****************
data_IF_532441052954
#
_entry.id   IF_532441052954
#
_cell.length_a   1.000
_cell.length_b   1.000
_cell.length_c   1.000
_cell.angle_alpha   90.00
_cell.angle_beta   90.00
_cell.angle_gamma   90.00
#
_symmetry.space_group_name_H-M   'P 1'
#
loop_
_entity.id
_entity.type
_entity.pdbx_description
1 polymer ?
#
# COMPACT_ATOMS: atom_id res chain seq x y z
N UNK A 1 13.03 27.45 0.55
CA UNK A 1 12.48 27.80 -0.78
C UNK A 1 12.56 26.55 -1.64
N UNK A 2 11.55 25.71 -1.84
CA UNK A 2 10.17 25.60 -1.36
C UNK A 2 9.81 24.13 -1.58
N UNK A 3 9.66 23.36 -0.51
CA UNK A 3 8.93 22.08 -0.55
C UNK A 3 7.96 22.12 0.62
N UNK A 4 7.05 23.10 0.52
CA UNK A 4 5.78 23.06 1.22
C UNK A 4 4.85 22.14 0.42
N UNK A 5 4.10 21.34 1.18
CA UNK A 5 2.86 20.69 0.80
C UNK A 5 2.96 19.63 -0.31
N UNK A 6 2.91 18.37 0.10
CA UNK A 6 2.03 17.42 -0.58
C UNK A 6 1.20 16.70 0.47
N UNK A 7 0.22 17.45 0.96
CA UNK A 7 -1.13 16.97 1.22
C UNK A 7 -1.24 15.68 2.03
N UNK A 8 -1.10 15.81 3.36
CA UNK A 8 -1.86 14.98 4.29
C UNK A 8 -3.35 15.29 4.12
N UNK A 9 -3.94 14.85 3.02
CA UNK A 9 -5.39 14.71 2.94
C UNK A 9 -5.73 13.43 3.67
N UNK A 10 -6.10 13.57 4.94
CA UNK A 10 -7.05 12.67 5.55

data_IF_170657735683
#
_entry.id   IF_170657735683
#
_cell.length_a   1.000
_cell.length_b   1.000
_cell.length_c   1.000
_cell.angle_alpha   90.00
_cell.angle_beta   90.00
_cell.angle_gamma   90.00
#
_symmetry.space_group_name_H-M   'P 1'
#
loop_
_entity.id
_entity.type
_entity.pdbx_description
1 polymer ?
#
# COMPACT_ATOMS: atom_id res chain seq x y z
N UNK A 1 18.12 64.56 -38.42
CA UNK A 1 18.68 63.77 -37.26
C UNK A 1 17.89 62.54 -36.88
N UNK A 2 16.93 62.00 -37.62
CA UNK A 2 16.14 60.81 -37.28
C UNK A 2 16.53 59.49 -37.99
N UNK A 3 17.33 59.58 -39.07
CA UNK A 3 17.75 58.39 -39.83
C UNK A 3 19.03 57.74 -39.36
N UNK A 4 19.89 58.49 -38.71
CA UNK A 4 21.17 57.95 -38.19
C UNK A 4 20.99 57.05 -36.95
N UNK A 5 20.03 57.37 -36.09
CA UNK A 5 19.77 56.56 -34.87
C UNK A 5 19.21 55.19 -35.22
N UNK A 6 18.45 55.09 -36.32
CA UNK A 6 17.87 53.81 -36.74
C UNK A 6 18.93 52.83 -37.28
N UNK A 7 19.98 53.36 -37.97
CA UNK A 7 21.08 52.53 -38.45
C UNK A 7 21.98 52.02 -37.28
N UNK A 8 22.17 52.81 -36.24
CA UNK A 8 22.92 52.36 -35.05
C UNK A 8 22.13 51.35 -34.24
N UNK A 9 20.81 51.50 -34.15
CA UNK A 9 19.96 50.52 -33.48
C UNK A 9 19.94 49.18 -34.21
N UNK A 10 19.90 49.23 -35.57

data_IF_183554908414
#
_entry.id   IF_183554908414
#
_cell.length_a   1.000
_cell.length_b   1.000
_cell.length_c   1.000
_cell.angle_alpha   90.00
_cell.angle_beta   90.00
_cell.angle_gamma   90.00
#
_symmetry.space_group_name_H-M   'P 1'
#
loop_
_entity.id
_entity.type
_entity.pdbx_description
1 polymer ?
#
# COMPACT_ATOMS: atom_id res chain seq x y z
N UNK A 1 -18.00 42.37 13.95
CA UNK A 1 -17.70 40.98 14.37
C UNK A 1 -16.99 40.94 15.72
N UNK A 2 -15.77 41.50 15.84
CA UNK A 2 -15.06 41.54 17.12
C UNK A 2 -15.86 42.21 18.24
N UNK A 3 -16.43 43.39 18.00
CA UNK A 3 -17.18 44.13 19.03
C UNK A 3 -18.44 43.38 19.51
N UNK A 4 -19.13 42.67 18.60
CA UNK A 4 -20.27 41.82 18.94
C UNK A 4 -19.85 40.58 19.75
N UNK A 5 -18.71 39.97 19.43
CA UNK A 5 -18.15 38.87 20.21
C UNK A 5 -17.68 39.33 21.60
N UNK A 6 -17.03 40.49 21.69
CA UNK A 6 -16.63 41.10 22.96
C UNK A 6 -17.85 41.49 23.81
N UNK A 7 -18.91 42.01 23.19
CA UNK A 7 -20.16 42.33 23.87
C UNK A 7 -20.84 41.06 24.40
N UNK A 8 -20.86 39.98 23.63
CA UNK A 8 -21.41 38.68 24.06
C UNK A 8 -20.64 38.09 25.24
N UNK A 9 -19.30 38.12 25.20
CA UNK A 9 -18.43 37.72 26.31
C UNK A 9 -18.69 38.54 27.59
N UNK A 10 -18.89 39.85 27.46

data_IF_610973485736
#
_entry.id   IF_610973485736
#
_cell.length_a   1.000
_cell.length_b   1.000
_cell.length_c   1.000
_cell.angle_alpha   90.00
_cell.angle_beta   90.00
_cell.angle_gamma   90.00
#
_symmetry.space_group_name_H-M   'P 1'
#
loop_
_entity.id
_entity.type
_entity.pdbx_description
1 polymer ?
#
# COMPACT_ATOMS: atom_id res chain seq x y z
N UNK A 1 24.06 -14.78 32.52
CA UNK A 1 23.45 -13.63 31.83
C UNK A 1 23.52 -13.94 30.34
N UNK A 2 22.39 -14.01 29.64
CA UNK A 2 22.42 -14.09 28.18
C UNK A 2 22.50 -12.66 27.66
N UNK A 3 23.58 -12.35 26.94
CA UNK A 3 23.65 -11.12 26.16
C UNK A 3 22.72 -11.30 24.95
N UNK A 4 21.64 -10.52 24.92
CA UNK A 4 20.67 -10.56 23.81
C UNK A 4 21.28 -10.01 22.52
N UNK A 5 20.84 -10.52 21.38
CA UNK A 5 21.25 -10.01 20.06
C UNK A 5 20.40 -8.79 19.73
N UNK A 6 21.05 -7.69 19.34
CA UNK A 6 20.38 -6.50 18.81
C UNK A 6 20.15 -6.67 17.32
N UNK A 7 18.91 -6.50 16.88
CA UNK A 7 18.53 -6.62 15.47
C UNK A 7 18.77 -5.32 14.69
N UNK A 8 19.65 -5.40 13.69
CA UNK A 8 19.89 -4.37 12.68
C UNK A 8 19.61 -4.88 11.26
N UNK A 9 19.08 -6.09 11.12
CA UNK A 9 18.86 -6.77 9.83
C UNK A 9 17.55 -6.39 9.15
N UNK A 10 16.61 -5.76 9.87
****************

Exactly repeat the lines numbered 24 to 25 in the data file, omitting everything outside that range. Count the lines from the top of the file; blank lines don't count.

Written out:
N UNK A 2 11.55 25.71 -1.84
CA UNK A 2 10.17 25.60 -1.36